Local

February 8, 2013

Edwards ATC tower offers new ‘way out’ for controllers

Tags:
Jet Fabara
412th Test Wing Public Affairs

Airman 1st Class Daniel Rose, 412th Operations Support Squadron air traffic control apprentice, prepares to rappel down the lower level of the Edwards ATC tower with the new High Rise Escape System recently installed in the tower Jan. 31. The HRES is a controlled descent device that is capable of lowering individuals safely to the ground, via a harness or oversized evacuation pant suit. The tower will now have two escape systems used for evacuation.

For Edwards air traffic controllers who work in the ATC tower, the base will now be offering a new way out for these overseers of our airspace, but not in terms of their career field, more like a way out of emergency situations.

As of Jan. 31, the Edwards ATC tower was equipped with a high rise escape system to help its employees evacuate during emergency situations such as fires.

“The High Rise Escape System, or HRES, is a controlled descent device that is attached to a swing-arm bracket that is capable of lowering individuals safely to the ground, via a harness or oversized evacuation pant suit,” said Nicholas Booker, 412th Operations Support Squadron ATC watch supervisor and building manager. “Prior to this, the Edwards tower had no escape system capable of safely evacuating personnel from the top floor and no other system existed to fill this need, so it took a collection of people at the squadron to research and figure out what the best solution would be.”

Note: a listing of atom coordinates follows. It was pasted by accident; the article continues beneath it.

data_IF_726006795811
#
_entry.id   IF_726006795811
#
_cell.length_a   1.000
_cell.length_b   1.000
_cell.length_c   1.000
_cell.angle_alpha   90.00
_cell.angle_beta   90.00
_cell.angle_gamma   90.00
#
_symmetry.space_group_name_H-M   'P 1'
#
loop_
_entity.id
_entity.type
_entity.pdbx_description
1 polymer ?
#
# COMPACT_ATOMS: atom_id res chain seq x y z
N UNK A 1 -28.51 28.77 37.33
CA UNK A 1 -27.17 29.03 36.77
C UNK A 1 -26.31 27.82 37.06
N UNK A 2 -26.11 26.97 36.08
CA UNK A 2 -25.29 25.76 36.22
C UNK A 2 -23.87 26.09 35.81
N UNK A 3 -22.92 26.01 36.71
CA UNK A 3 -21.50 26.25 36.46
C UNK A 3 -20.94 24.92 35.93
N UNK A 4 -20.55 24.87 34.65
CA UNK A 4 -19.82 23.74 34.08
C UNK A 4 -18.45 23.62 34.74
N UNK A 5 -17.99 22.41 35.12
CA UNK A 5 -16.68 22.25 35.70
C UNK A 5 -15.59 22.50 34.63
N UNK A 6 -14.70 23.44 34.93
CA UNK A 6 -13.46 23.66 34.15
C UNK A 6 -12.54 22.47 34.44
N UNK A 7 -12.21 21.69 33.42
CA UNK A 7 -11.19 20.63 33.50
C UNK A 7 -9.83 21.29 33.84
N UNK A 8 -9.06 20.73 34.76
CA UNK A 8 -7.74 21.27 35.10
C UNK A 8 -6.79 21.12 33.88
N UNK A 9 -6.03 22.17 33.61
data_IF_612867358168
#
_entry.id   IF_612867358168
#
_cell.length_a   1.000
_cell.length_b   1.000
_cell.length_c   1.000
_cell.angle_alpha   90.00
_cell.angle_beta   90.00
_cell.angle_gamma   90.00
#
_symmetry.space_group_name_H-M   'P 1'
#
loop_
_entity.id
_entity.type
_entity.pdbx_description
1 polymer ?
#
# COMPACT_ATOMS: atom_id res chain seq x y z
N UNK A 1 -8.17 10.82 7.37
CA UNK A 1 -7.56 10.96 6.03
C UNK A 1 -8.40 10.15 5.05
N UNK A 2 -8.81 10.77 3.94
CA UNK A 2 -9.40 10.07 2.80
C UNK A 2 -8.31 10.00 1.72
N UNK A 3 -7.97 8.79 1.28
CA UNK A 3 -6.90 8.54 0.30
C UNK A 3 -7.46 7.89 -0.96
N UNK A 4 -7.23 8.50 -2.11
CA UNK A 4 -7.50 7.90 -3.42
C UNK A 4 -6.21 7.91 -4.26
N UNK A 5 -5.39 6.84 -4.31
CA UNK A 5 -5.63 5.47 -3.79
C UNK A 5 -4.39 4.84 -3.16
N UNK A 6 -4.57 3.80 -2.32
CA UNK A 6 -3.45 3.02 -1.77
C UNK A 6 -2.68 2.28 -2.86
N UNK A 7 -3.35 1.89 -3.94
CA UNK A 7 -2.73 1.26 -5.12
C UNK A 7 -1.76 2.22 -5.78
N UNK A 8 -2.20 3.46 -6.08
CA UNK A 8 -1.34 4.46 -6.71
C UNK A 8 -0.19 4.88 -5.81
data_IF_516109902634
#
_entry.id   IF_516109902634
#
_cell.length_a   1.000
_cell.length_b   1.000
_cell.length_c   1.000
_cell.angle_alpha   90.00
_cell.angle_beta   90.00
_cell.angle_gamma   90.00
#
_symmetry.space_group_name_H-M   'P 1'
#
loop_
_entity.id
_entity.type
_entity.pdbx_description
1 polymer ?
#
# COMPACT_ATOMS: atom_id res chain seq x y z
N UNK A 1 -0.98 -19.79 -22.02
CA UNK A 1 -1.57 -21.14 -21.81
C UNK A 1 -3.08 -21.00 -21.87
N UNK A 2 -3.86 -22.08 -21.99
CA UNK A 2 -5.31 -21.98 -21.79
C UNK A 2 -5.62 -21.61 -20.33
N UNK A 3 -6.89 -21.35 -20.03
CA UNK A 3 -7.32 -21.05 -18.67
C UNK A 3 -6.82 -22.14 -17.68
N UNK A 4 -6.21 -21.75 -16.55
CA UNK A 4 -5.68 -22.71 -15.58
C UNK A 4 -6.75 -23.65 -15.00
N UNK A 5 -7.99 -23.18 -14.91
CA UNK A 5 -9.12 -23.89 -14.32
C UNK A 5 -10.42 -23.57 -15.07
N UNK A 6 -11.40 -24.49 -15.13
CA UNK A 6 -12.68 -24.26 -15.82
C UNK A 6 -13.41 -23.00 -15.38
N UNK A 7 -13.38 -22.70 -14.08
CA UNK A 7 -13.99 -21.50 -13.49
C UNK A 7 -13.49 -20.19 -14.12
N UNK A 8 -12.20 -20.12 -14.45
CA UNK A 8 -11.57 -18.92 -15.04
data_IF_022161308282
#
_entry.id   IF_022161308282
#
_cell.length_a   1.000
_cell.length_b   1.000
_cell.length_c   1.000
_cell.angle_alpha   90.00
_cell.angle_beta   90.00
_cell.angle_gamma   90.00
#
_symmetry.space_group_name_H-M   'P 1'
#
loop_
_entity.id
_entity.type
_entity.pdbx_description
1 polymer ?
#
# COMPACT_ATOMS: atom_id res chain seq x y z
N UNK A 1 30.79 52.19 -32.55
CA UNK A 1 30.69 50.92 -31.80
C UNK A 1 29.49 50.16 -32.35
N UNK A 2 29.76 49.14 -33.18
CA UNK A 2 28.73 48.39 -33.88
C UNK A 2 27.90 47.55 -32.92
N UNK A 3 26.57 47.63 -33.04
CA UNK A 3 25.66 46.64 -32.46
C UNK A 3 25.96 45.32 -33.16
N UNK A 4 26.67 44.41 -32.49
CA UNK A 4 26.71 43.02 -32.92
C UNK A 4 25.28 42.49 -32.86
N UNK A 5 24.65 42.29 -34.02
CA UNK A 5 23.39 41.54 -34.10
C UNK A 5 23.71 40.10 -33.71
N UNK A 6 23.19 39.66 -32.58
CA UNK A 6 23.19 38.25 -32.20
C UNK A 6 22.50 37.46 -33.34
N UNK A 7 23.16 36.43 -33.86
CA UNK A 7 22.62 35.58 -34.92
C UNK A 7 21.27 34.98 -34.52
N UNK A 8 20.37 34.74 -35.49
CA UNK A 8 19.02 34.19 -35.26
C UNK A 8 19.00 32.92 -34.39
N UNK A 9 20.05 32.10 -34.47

According to Booker, the HRES consists of a polyester-braid, jacketed cable with a steel core and a permanently attached escape harness at each end.
“This steel cable goes through the controlled decent device, or CDD, over a reversible gear, automatically raising an empty escape harness to the CDD while the other is lowering an evacuee at a constant decent speed,” Booker said.

In addition to the harness, there is also a harness that’s attached to an evacuation suit. The suit and harness are made up of a fire-resistant material that protect the evacuee and connects to the CDD with a high strength carabineer.

“All ATCs will receive training on and use the system initially once assigned to Edwards and then reoccurring training will be conducted every 6 months,” added Booker.

As for why tower personnel decided to go with this system, according to Johnnie Davis, Jr., 412th OSS assistant chief controller at the Edwards tower, the decision was based on necessity.

Personnel from the Edwards Air Traffic Control tower, along with the Edwards Fire Department and representatives from High Rise Escape Systems, Inc., test out the tower’s latest acquisition of a controlled descent device with a mannequin. The HRES is a controlled descent device that is attached to a swing-arm bracket that is capable of lowering individuals safely to the ground, via a harness or oversized evacuation pant suit.

“Back when this tower was built, there was a U.S. Army helicopter unit stationed here and one of their missions was search & rescue for the Air Force Flight Test Center. They were also charged with rescuing controllers with their helicopters in the event we could not egress the building in an emergency via the stairs or elevator,” added Davis. “Since the Army left in the early 90s, the Edwards Fire Department is responsible for rescuing tower personnel in the event of a situation where we can’t get out of the building via stairs or elevator. The problem now was that the fire department had no equipment that can reach the top floors of the tower. They could only reach us by walking up our stairwell that would probably be filled with smoke or blocked with debris.”